Flying to New Heights

Science  24 Mar 2000:
Vol. 287, Issue 5461, pp. 2157
DOI: 10.1126/science.287.5461.2157

Even the most cynical spectator of the genome races will be inspired by the accomplishments presented in this special issue. Drosophila melanogaster has served biology for nearly a century, since Thomas Hunt Morgan and his students selected the fly as the subject for their studies of heredity. Not only did they establish the relationships between chromosomes and genes and exploit the natural mutations they observed for early chromosomal mapping, but their followers have also repeatedly developed innovative technology for inferring gene function based on genetic analysis. Studies of Drosophila genetics became such an attractive subject for analysis that the organized genome project was once regarded as probably unneeded, given the progress that had been achieved.

Now with the joint announcements of essential completion of the Drosophila sequence by the Berkeley and European Drosophila Genome projects, together with Celera Genomics Inc., a new phase of biological insight has begun. This is the most complex organism whose genome has yet been analyzed at this level. The teams focused their efforts on the 120 megabases of the genome sequence known to contain the most genes (the so-called euchromatic region). The early results of their analysis bring even more surprises than the most enthusiastic supporters of the effort had expected, ensuring that Drosophila genetics will continue to be critical to our understanding of biological processes. The similarities between Drosophila genes and genes involved in human physiological processes and disease are staggering. Yet Drosophila has only twice the number of genes as yeast and somewhat fewer than were previously noted in Caenorhabditis elegans. Although many have high similarity, and presumably similar function, to mammalian genes and their proteins, some two-thirds of Drosophila genes resist functional classification by prior knowledge.

Outside of the enormous scientific potential that will derive from having the complete inventory of genes, numerous technological and collaborative issues deserve readers' attention. The vast majority of the Drosophila genome sequencing was achieved by application of a refined version of the whole genome shotgun approach on a random array of 2- and 10-kilobase DNA fragments, previously applied to bacteria and viruses but never before attempted on this scale. When this challenge was first placed before the traditional sequencing community in 1998, with the added motive that Drosophila might serve as a pilot project for the human genome, the whole genome shotgun strategy was met with serious skepticism and indeed was declared unfeasible given the large genome size and the number of repetitive regions, which would preclude an accurate reassembly. Although there are certain to be debates over the definition of completeness, it is clear that the approach will be viable for the mammalian genomic efforts that are now well along.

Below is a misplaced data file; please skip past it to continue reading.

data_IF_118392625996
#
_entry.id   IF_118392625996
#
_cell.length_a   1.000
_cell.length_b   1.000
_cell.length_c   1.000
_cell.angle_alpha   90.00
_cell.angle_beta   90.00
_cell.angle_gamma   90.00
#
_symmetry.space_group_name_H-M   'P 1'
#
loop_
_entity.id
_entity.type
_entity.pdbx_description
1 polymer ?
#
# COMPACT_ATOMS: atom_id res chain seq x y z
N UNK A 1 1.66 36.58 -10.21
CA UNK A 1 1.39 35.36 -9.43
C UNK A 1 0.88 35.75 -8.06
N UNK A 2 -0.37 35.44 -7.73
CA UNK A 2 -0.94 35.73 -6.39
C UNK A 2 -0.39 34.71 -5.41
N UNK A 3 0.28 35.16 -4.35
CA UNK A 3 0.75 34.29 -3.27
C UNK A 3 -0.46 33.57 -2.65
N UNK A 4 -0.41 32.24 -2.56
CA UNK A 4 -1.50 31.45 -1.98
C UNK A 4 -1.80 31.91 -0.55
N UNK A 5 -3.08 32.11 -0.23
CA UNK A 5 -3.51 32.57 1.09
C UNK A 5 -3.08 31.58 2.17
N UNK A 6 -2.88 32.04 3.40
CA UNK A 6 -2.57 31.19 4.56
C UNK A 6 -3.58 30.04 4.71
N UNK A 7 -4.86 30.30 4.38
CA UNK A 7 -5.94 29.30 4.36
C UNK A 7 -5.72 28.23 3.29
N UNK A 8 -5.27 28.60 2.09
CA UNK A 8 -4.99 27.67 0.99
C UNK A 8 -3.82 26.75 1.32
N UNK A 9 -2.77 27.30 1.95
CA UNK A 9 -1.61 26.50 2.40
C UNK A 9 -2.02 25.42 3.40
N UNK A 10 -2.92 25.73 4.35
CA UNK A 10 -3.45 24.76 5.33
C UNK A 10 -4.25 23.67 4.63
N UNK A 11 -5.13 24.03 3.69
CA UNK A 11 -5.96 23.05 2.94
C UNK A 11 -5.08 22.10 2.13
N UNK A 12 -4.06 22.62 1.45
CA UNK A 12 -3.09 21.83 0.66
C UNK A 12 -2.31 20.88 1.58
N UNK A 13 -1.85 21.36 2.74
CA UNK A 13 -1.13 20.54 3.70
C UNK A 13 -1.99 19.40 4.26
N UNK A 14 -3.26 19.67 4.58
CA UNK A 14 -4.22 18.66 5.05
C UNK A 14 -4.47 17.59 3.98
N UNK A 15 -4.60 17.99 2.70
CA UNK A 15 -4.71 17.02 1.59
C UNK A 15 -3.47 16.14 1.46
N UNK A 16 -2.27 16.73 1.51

In order to complement the depth of genetic inventory with an organized first guess at their functional assignments, Celera and the Berkeley Drosophila Genome Project instituted a ground-breaking “annotation jamboree.” Forty scientists, representing some of the sharpest thinkers in Drosophila research and bioinformatics, were brought together for a roughly 2-week period to begin the process of extracting meaning from the nucleotide sequence. This process will undoubtedly continue for many years to come, and new and better functional assignment tools are still needed.

Finally, the collaboration between academia and industry in this complex project sets an example that should become a new standard for the community. The combination of the long-standing intellectual fervor and knowledge base of academic research scientists with the resources, drive, and expertise of the Celera scientists created a product of higher quality and in less time (less than a year) than either side could have accomplished alone. Their joint efforts now provide the scientific community a first glimpse at some fundamental comparative and evolutionary molecular processes and pathways. The unfettered public availability of the current “Release I” sequence data and its future refinements means that all researchers will be free to derive their own insights, applications, and functional validations. Within that cooperative framework, Celera's business model permitted advance looks at the data by its partners. This spirit of mutual cooperation was how T. H. Morgan created the Drosophila community and is how the process should work throughout science. For this achievement, we salute all participants.

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